4. 4. Copyright © 2012, Intel Corporation. All rights reserved. Intel, Intel logo and Intel Core are trademarks of Intel Corporation in the U.S. and other countries. 4 Photolithography Applying Photo Resist scale: wafer level (~300mm / 12 inch) Photolithography is the process by which a specific pattern is imprinted on the wafer. It starts with the application of a liquid known as photoresist, which is evenly poured onto the wafer while it spins. It gets its name from the fact that it is sensitive to certain frequencies of light ("photo") and is resistant to certain chemicals that will be used later to remove portions of a layer of material ("resist"). Exposure scale: wafer level (~300mm / 12 inch) The photoresist is hardened, and portions of it are exposed to ultra violet (UV) light, making it soluble. The exposure is done using masks that act like stencils, so only a specific pattern of photoresist becomes soluble. The mask has an image of the pattern that needs to go on the wafer; it is optically reduced by a lens, and the exposure tool steps and repeats across the wafer to form the same image a large number of times. Resist Development scale: wafer level (~300mm / 12 inch) The soluble photoresist is removed by a chemical process, leaving a patterned photoresist image that duplicates what was on the mask.
  5. 5. Copyright © 2012, Intel Corporation. All rights reserved. Intel, Intel logo and Intel Core are trademarks of Intel Corporation in the U.S. and other countries. 5 Ion Implantation Ion Implantation scale: wafer level (~300mm / 12 inch) The wafer with patterned photoresist is bombarded with a beam of ions (positively or negatively charged atoms) which embed themselves beneath the surface in the regions not covered by photoresist. This process is called doping, because impurities are introduced into the silicon. This alters the conductive properties of the silicon (making it conductive or insulating, depending on the type of ion used) in selected locations. Here we show the creation of wells, which are regions within which transistors will be formed. Removing Photoresist scale: wafer level (~300mm / 12 inch) After ion implantation, the photoresist is removed and the resulting wafer has a pattern of doped regions in which transistors will be formed. Begin Transistor Formation scale: transistor level (~50-200nm) Here we zoom into a tiny part of the wafer, where a single transistor will be formed. The green region represents doped silicon. Today's wafers can have hundreds of billions of such regions which will house transistors.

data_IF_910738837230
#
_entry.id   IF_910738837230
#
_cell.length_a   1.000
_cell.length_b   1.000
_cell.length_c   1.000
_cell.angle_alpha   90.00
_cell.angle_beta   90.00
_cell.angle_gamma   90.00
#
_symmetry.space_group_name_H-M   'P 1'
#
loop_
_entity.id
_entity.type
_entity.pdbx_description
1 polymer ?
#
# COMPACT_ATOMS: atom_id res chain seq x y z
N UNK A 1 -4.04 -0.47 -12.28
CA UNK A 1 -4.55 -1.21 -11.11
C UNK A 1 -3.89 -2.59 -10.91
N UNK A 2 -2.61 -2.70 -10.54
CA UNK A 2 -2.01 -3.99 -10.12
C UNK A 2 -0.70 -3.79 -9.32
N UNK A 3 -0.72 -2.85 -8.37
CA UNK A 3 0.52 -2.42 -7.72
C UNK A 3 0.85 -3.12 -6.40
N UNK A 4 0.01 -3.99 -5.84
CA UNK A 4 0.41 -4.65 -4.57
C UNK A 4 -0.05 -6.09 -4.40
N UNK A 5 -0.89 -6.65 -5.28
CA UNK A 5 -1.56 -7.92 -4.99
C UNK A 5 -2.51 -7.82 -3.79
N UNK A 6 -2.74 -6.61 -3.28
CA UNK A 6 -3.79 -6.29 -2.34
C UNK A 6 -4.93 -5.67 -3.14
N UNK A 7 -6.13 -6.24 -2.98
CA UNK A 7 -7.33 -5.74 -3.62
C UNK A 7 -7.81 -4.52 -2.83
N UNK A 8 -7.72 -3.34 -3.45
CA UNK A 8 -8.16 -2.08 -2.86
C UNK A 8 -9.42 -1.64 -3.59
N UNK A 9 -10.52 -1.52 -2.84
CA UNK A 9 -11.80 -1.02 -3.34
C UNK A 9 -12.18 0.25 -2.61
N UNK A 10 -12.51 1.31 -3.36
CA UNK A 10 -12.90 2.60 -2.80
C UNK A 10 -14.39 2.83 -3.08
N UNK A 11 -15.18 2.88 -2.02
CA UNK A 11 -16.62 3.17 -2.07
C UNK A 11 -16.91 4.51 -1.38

6. 6. Intel Confidential Revision - 01 6
  7. 7. Copyright © 2012, Intel Corporation. All rights reserved. Intel, Intel logo and Intel Core are trademarks of Intel Corporation in the U.S. and other countries. 7 Etching Etch scale: transistor level (~50-200nm) In order to create a fin for a tri-gate transistor, a pattern of photoresist (blue) is applied using the photolithography process just described. Then a chemical is applied to etch away unwanted silicon, leaving behind a fin with a layer of photoresist on top. Removing Photoresist scale: transistor level (~50-200nm) The photoresist is chemically removed, leaving a tall, thin silicon fin which will contain the channel of a transistor.
  8. 8. Copyright © 2012, Intel Corporation. All rights reserved. Intel, Intel logo and Intel Core are trademarks of Intel Corporation in the U.S. and other countries. 8 Temporary Gate creation Silicon Dioxide Gate Dielectric scale: transistor level (~50-200nm) Using a photolithography step, portions of the transistor are covered with photoresist and a thin silicon dioxide layer (red) is created by inserting the wafer in an oxygen-filled tube-furnace. This becomes a temporary gate dielectric. Polysilicon Gate Electrode scale: transistor level (~50-200nm) Again using a photolithography step, a temporary layer of polycrystalline silicon (yellow) is created. This becomes a temporary gate electrode. Insulator scale: transistor level (~50-200nm) In another oxidation step, a silicon dioxide layer is created over the entire wafer (red/transparent layer) to insulate this transistor from other elements.